NFL Warned by Attorney Generals, Continued Allegations of Sexism and Racism

Jack Schoen, Staff Writer

After years of allegations of workplace misconduct, and confusing standards for punishments regarding domestic abuse and sexual assault, the National Football League (NFL) might finally be facing serious ramifications for unhealthy workplace culture. Confrontation of these issues comes at the same time as the league faces other events, including a lawsuit surrounding the prejudice in coach Brian Flores’s hiring and the multi-team bidding war for DeShaun Watson.

Current NFL administration, which has thus far avoided legal repercussions for their conduct, has officially been warned by six states’ Attorney Generals to address culture of workplace harassment more diligently, or face investigations and action in court. Although none of these problems are new, there seems to be much less tolerance in the media as well as law enforcement systems that have permitted this kind of behavior in the past.

There have been two separate scandals that each further allegations of sexism against Roger Goodell and league management. The first originates with a Washington Post article from 2020, which detailed several separate incidents of workplace misconduct in the then Washington Football Team organization. While the article critiqued Snyder’s response to sexism in his organization, the allegations mostly stayed away from him. But since July of 2021, when The Washington Post published another article on the team’s administrative culture, several credible allegations have been made against Snyder himself. 

The league office has also been criticized for their response to Snyder’s behavior, and for allowing him to continue owning his football team. Furthermore, the New York Times published an article on sexism within the league itself, where 30+ women shared stories of experiencing sexual harassment in the workplace, retribution for speaking up against bad behavior, and even physical violence. These allegations have led to increased legal attention, and a potential for serious changes to be made inside the league for office.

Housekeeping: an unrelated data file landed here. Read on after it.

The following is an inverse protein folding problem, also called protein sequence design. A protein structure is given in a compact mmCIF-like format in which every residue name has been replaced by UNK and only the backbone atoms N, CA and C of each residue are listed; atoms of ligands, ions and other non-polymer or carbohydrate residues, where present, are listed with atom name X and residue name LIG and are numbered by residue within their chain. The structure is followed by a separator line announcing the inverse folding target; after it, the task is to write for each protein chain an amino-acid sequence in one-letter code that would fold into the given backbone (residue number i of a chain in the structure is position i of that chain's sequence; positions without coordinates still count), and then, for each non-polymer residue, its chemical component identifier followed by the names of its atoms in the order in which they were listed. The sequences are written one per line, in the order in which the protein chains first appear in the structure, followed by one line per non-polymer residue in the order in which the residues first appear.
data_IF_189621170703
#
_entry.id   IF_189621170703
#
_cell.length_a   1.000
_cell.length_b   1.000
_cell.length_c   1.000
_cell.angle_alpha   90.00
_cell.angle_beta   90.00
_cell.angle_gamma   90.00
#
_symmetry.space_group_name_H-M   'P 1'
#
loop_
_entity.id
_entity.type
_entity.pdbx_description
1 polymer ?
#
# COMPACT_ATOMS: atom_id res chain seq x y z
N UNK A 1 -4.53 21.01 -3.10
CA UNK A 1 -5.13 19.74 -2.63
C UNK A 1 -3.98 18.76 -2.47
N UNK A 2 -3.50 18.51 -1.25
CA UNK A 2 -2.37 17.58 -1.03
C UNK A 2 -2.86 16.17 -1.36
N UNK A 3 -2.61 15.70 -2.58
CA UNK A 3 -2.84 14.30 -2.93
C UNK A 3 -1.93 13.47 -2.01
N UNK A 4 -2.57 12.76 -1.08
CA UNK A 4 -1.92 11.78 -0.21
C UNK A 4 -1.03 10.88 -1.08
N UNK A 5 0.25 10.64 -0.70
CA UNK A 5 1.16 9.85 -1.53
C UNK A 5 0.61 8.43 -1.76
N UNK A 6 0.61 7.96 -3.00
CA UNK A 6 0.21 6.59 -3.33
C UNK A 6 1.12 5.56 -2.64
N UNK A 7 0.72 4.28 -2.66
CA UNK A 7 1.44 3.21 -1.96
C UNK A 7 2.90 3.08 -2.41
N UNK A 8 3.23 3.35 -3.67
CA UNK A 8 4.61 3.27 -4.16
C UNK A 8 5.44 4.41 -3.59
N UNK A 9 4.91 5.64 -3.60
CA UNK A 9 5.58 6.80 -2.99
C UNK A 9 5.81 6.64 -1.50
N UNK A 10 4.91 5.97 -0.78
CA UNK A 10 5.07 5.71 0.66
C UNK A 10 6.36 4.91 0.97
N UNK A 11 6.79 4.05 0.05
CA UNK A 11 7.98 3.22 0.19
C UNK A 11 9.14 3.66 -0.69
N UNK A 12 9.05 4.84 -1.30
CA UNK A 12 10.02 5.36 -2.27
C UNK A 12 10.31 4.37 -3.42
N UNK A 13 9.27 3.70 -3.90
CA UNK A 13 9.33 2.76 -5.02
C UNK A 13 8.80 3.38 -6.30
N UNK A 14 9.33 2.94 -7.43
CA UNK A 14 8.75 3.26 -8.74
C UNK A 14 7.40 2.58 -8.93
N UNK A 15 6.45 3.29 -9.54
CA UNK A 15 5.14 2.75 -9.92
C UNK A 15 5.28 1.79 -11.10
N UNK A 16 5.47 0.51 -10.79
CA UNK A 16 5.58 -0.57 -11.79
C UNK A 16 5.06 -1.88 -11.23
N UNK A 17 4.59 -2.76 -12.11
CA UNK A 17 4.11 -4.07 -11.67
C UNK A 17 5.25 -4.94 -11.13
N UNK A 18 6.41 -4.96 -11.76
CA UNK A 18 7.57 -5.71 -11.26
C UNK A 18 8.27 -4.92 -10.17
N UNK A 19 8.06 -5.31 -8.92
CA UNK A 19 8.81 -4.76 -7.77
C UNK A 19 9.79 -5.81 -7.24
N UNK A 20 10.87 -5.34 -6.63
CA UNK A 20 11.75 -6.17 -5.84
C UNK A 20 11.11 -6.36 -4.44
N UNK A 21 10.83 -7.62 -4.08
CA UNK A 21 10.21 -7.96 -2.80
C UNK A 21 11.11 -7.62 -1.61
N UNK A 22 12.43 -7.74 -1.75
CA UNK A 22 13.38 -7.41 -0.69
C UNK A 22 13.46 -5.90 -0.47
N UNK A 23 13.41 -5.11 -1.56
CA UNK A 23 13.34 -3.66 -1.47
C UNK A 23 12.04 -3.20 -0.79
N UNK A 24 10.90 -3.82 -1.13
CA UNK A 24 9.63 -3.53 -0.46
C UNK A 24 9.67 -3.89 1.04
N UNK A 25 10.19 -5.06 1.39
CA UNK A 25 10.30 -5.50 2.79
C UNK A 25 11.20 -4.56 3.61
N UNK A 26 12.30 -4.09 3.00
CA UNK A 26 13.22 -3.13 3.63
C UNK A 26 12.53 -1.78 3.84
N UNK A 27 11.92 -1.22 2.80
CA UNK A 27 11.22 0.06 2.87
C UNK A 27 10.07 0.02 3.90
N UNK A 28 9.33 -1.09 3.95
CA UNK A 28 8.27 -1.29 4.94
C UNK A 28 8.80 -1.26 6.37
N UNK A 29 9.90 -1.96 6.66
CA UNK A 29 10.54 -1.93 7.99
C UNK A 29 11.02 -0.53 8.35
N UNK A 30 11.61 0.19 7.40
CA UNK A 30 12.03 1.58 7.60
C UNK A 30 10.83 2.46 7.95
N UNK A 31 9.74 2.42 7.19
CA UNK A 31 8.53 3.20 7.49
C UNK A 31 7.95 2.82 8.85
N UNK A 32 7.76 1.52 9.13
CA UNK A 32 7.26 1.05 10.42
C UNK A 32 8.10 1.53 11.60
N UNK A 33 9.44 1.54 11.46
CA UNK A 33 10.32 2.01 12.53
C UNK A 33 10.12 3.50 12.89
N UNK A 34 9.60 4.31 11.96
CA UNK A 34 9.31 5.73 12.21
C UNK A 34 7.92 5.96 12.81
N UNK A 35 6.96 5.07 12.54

In the past, there are examples where the NFL administration has expressed remorse for their actions and changed their policy. After settling the Colin Kaepernick lawsuit out of court and condemning any players who kneel during the National Anthem, several prominent players posted a video challenging the league to do better after the deaths of George Floyd and Breonna Taylor. Roger Goodell, posting on the league’s official twitter account, responded saying, “’We, the National Football League, admit we were wrong for not listening to NFL players earlier, and encourage all to speak out and peacefully protest.’” 

The following season the league included anti-racist messages at the end zone of games and allowed players to include one of six social justice messages on their helmets. The league also pledged to donate 250 million dollars to the fight against systemic racism over the next ten years, and use the NFL network and other media properties to encourage education on social justice issues.

For some, the league’s response to systematic racism was viewed as an encouraging step in the right direction, while for others it was characterized as a long overdue apology to an issue the league helped perpetuate. Now, given the plethora of problems plaguing the league, it looks like they will have to take action. 

Ultimately, Roger Goodell represents the owners, and has enough support from those owners to keep his position secure for the foreseeable future. He will decide how the league office will address these allegations, but for the first time perhaps in its history, the NFL may face genuine consequences for their inaction; the Attorney General from New York was clear about that. The league is going to have to make difficult decisions on how to adjudicate issues of sexism and racism within its administration, or they will face consequences beyond a bad headline or two.